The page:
A close examination of the Mossad’s intelligence misses shows that, then as well as now, the real problem in Israel’s famed intelligence agency does not lie in intelligence gathering or awareness of the threat; the real problem lies in the assessment and feedback part, which is an integral part of the intelligence cycle.
Nations often pay a heavy price for biased or half-baked assessments and underestimated feedback. Israel falters, not in raw intelligence but in intelligence management, either by assesing intelligence through a prejudiced or biased perspective or by underestimating the policy response warranted by the intel in hand.
Although we cannot say so with certainty, Mossad may well have received some prior intelligence on the October 7 attack, but they underestimated Hamas’s capability of carrying out a well-coordinated three-pronged attack. Four possible reasons why they thought this are:
- Overconfidence in Israel’s technology — Iron Dome, border security, surveillance capabilities, etc.
- Normalization of ties between Israel and Arab nations, which perhaps led Mossad to believe that the situation with Palestine too was thawing.
- Divided Israeli attention in the West Bank and domestic politics. Israel feared that the recent surge in unrest in the West Bank would lead to widespread violence. Israeli citizens, too, were restless. Security establishments were therefore focused on the West Bank and domestic fronts and distracted from Gaza.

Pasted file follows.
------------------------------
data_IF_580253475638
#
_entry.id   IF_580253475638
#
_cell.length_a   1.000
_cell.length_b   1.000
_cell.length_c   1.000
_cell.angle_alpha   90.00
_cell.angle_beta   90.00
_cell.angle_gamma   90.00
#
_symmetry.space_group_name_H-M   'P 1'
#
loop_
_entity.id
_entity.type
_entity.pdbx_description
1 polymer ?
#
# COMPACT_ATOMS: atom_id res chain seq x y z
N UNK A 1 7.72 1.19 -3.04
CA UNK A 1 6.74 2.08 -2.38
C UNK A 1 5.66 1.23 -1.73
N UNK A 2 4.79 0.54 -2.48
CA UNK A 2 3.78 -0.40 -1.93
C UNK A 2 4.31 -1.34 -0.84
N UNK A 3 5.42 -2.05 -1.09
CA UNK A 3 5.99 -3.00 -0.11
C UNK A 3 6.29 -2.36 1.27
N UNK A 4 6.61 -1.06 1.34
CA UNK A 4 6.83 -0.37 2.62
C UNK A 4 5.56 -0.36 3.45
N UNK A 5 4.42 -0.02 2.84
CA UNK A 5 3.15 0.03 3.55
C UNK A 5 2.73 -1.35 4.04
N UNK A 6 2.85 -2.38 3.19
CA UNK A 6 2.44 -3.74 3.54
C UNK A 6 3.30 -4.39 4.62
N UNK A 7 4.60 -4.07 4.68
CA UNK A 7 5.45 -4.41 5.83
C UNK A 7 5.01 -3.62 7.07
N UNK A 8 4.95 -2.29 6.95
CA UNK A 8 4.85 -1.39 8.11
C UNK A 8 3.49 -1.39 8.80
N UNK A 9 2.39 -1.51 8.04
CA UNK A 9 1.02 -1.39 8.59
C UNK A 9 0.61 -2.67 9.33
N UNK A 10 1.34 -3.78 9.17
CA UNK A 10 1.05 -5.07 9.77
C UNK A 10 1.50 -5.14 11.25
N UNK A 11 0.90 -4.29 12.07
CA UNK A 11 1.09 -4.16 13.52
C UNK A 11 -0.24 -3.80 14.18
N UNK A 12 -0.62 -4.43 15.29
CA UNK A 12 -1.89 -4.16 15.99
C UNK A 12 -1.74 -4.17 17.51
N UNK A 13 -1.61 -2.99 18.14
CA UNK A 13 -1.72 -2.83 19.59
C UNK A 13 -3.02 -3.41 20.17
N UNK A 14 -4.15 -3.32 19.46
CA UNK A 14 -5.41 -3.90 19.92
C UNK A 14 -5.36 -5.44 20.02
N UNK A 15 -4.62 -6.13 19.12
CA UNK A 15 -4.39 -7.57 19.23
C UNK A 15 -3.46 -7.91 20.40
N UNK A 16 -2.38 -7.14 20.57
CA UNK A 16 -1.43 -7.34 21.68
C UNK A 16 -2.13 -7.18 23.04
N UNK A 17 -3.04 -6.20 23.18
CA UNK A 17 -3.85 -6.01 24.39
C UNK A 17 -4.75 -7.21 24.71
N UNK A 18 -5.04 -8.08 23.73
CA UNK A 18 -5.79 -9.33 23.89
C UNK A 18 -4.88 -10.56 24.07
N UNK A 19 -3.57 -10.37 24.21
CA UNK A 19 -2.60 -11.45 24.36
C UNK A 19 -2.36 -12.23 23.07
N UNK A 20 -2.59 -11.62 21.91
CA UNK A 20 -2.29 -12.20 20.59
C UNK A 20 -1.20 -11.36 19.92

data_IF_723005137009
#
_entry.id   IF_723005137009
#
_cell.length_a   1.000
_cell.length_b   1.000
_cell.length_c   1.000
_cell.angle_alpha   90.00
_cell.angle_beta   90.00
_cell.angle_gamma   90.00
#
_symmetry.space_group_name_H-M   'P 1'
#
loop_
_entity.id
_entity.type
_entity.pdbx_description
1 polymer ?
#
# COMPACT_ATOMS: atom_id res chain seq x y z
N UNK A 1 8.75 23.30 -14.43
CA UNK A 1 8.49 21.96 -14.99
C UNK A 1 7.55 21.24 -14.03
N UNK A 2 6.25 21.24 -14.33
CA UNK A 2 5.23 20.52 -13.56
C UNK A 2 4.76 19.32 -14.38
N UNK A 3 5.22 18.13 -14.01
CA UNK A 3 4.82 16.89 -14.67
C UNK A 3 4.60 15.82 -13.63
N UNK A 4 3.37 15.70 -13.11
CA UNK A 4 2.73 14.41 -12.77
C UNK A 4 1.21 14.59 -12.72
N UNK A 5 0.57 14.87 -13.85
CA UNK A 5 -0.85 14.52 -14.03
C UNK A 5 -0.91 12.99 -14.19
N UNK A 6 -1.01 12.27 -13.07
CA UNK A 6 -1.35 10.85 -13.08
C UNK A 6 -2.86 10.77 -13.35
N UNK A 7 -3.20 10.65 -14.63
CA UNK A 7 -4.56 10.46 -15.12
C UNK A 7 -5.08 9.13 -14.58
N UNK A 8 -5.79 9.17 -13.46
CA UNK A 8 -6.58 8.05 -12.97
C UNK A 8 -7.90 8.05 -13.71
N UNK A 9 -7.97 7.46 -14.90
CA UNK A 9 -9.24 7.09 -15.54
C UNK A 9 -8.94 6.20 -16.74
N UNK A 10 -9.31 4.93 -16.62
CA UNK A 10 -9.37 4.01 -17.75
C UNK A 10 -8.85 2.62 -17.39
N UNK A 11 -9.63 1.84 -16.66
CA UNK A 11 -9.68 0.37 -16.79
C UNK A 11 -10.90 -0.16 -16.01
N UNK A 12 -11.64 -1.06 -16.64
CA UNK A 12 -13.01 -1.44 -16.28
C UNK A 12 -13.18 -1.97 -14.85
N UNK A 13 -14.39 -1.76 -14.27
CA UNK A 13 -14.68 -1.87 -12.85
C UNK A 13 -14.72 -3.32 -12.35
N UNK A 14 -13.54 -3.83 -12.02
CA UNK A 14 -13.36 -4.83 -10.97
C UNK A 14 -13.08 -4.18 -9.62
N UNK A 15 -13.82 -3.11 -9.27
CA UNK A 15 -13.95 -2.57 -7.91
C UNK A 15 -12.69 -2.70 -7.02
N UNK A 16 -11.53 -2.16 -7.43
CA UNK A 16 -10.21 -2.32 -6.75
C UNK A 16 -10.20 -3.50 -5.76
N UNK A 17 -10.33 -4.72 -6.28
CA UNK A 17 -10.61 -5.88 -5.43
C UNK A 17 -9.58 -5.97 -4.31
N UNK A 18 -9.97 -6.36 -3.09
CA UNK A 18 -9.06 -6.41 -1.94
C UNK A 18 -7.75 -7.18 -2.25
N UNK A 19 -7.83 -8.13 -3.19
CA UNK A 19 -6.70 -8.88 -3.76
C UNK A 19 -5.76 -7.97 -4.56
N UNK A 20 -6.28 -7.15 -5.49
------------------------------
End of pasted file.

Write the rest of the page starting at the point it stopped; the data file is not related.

- Iran’s nuclear obsession, which kept Mossad under the impression that Iran would not wish to stir the pot because it was engaged in delicate negotiations regarding the Joint Comprehensive Plan of Action via backchannels with the US. Israel might have been under the valid impression that Iran would not sabotage the nuclear deal by encouraging an offensive action by its ally Hamas, at least for a time. At the time, Iran was lowering the pace of its nuclear stockpiling. The action of lowering stockpiling can be seen as a deception to shift Mossad’s attention and make them believe that Iran was still strongly pursuing the deal via backchannels. If, as per some reports, Iran was behind the attack, it succeeded in carrying out a cladestine proxy attack where Iran can excercise clean denaiblity and play safe. Even if not, the appearance of detente may have contributed to catching Israel off guard.
As strategic affairs expert and national security analyst Praveen Swami notes, “successful conduct of war demands endless intellectual creativity.” A senior Israeli journalist notes that intelligence failure is attributed to “sinful arrogance of the Israeli defence establishment.”
From a purely military standpoint, the three-pronged attack was a feat in intellectual creativity that defeated famed Israeli technologies at the borders. It is time for Israel’s intelligence community to recognize its own failure of imagination, to build strategic foresight, and to avoid misting their intelligence glass with complacent assesments in the future. For now, Hamas has sabotaged any further attempts at Israeli normalization with the Arab world, and what lies ahead is anybody’s guess.
[Erica Beinlich edited this piece.]
The views expressed in this article are the author’s own and do not necessarily reflect Fair Observer’s editorial policy.